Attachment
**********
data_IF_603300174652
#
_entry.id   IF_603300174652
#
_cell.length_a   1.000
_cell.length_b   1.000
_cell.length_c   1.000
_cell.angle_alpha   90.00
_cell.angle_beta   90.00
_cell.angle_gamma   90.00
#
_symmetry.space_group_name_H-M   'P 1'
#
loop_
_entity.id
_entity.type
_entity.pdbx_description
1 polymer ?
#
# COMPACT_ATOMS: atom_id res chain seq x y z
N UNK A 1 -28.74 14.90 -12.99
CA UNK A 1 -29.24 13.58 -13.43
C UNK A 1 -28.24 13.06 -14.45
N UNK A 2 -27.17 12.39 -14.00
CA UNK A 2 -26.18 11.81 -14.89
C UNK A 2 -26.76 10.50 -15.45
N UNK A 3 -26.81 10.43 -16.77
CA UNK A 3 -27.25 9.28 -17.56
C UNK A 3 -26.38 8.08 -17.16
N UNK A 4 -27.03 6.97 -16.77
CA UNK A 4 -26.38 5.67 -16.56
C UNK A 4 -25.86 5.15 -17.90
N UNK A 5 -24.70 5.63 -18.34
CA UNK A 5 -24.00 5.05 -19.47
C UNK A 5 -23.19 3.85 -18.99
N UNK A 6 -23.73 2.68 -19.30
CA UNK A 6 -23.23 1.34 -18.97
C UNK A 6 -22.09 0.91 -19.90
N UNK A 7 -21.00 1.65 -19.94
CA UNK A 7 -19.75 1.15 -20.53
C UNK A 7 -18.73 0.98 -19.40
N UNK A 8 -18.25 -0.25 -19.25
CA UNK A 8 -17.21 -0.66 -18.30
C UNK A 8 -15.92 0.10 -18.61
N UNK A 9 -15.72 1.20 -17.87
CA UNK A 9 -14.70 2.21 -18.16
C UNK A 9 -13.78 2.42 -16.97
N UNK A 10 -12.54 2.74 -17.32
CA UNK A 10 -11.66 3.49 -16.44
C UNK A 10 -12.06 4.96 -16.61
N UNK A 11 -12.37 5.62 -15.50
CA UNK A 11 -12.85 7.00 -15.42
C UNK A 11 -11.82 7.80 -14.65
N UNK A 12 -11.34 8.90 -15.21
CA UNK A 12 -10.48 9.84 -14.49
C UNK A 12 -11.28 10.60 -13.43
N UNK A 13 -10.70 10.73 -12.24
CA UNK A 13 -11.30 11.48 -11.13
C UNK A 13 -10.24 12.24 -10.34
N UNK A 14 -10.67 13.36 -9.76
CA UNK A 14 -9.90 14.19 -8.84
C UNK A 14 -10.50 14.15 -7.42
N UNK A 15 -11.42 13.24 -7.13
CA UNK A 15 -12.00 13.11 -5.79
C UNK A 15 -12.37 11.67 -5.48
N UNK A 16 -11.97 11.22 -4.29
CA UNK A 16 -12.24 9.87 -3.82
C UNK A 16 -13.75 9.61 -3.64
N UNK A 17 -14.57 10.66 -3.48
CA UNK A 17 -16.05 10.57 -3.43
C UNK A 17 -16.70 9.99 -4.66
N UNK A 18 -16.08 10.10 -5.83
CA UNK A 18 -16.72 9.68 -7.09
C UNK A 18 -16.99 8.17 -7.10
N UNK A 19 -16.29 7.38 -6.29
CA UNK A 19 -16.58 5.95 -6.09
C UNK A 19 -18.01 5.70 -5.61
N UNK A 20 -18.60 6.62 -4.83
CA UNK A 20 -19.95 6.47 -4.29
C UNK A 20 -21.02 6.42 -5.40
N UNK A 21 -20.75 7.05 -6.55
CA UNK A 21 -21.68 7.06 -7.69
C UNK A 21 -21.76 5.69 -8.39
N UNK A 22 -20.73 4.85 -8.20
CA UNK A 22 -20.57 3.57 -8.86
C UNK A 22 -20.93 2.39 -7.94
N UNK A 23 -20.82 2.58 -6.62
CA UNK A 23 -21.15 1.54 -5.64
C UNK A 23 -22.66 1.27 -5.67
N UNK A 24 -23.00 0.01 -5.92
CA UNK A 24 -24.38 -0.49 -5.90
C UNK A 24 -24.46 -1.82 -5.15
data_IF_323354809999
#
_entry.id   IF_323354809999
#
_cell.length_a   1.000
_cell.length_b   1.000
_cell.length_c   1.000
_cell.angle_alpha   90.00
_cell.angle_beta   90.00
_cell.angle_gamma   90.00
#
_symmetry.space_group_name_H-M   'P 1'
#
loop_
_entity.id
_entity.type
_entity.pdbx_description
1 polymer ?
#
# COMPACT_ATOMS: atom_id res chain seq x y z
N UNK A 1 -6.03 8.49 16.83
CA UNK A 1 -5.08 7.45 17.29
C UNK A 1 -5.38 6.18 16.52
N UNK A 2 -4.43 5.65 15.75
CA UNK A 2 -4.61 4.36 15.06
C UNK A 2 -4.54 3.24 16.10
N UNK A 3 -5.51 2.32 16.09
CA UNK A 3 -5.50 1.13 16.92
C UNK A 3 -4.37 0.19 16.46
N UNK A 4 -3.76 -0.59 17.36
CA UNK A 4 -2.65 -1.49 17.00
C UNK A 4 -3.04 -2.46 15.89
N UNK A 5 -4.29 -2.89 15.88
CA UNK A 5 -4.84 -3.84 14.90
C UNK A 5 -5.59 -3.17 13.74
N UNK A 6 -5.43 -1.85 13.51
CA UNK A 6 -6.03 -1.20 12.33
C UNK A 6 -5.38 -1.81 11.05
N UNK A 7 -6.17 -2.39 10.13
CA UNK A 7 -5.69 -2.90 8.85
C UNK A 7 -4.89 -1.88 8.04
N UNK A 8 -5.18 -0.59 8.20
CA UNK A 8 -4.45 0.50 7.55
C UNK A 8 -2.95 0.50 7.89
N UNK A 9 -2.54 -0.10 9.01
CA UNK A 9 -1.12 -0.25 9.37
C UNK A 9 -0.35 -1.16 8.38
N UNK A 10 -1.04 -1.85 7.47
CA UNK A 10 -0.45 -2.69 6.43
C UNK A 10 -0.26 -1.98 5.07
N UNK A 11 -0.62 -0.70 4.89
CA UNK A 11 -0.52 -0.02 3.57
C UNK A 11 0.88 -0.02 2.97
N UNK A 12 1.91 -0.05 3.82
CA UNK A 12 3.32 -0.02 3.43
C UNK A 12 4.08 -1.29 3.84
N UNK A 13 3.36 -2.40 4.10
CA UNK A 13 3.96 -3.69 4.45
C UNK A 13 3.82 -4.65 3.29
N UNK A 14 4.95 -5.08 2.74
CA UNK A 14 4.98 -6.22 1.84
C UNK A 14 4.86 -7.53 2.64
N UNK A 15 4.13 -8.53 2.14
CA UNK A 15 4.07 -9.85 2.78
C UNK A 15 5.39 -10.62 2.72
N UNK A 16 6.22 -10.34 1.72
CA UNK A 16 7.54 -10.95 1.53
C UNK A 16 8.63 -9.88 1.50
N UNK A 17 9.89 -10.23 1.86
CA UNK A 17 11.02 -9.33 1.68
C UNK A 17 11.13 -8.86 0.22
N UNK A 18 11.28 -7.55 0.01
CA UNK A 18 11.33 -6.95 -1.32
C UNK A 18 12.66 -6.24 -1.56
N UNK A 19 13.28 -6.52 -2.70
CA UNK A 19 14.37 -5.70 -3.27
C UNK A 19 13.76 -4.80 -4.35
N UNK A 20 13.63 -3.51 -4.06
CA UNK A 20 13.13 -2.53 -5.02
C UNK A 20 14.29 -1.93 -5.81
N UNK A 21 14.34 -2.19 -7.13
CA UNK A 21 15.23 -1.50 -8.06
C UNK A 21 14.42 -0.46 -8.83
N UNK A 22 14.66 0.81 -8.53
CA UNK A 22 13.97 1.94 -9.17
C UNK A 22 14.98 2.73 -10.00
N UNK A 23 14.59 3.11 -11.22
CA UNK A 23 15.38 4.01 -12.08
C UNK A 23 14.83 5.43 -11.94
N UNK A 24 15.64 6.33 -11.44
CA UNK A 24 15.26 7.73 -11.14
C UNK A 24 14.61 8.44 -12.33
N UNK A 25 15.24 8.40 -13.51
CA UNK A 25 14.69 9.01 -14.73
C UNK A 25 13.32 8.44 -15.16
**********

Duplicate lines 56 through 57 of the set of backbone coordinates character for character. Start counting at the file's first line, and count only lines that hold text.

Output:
C UNK A 12 -11.28 10.60 -13.43
N UNK A 13 -10.70 10.73 -12.24